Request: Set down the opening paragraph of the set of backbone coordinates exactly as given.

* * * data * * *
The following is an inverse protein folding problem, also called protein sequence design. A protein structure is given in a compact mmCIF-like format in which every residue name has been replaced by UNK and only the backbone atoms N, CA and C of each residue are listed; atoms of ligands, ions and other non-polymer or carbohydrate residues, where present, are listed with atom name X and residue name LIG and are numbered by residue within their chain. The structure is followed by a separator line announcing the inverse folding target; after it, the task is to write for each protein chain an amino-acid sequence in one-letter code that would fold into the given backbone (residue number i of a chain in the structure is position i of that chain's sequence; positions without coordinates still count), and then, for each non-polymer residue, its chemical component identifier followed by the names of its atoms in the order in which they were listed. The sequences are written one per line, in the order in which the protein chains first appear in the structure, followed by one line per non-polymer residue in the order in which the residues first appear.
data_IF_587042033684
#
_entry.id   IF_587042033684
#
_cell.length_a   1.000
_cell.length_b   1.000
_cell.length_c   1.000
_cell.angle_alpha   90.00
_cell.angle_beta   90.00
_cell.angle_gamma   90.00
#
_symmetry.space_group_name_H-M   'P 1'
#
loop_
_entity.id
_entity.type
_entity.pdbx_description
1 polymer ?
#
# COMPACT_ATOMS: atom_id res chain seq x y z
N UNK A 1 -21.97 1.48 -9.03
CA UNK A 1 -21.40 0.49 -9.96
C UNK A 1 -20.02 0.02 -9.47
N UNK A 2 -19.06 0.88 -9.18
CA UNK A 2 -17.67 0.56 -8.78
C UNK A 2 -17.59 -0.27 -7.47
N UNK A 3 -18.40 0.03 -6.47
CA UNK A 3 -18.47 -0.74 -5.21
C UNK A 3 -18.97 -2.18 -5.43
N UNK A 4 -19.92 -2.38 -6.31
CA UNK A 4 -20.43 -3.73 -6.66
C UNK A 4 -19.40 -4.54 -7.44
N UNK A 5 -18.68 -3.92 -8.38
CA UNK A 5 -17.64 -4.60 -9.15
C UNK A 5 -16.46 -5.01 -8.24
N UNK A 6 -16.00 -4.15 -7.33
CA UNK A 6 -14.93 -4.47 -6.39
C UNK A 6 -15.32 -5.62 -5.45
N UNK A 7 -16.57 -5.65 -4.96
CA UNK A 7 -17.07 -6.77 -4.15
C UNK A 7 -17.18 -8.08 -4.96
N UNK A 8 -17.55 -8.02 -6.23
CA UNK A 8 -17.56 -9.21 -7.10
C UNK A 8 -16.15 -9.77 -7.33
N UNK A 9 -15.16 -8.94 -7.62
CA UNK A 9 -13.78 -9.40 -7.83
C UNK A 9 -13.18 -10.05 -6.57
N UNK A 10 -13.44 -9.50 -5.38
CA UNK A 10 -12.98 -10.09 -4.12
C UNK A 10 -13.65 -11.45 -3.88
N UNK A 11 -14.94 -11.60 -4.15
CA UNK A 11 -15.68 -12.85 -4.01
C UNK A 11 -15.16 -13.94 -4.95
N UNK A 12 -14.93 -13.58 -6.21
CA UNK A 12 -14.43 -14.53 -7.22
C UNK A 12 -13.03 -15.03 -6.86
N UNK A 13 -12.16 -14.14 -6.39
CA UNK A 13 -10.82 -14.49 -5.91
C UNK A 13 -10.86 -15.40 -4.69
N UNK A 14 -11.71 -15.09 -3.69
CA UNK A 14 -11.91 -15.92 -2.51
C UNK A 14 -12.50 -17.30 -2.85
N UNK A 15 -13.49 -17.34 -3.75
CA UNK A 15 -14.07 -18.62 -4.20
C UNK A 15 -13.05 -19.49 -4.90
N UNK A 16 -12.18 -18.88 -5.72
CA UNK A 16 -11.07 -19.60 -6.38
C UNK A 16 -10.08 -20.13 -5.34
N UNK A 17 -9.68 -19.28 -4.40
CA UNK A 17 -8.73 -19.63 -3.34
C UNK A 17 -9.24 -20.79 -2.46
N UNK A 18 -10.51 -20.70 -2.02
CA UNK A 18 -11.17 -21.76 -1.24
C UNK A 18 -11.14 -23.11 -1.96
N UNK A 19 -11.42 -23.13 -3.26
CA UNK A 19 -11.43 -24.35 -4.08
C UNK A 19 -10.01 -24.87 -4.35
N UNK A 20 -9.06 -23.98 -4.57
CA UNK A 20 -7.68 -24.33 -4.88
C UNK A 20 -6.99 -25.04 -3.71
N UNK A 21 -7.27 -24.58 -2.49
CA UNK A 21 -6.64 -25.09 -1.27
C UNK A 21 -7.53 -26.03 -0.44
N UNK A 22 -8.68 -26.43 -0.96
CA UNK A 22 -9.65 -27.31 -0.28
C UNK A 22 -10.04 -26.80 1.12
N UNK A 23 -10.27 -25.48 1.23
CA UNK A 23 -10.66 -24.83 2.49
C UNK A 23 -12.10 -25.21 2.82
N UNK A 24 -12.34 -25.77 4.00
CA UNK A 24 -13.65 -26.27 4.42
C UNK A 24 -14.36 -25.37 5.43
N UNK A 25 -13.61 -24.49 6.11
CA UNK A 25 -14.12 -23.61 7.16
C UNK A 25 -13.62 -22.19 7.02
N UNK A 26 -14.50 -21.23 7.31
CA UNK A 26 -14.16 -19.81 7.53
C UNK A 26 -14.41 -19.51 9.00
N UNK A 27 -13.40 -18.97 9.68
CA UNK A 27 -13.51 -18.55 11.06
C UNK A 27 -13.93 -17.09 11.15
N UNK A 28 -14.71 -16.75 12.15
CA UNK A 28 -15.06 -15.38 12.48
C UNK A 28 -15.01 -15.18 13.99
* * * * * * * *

The following is an inverse protein folding problem, also called protein sequence design. A protein structure is given in a compact mmCIF-like format in which every residue name has been replaced by UNK and only the backbone atoms N, CA and C of each residue are listed; atoms of ligands, ions and other non-polymer or carbohydrate residues, where present, are listed with atom name X and residue name LIG and are numbered by residue within their chain. The structure is followed by a separator line announcing the inverse folding target; after it, the task is to write for each protein chain an amino-acid sequence in one-letter code that would fold into the given backbone (residue number i of a chain in the structure is position i of that chain's sequence; positions without coordinates still count), and then, for each non-polymer residue, its chemical component identifier followed by the names of its atoms in the order in which they were listed. The sequences are written one per line, in the order in which the protein chains first appear in the structure, followed by one line per non-polymer residue in the order in which the residues first appear.